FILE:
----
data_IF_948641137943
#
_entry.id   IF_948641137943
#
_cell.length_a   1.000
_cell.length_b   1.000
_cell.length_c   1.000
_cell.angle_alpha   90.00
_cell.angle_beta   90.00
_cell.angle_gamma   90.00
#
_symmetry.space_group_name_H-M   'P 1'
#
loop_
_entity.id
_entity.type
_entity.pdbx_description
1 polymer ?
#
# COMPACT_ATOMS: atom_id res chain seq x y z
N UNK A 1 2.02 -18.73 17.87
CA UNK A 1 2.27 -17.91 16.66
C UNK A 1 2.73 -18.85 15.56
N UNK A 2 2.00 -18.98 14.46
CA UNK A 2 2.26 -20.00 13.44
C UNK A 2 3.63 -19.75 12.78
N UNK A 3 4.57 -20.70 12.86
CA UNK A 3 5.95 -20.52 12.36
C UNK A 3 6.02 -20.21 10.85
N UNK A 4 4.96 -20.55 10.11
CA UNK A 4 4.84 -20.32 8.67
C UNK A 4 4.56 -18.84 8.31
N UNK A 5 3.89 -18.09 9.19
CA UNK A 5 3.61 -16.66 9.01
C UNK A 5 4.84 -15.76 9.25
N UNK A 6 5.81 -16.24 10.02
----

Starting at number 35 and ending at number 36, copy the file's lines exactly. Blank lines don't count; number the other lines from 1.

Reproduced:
C UNK A 5 4.84 -15.76 9.25
N UNK A 6 5.81 -16.24 10.02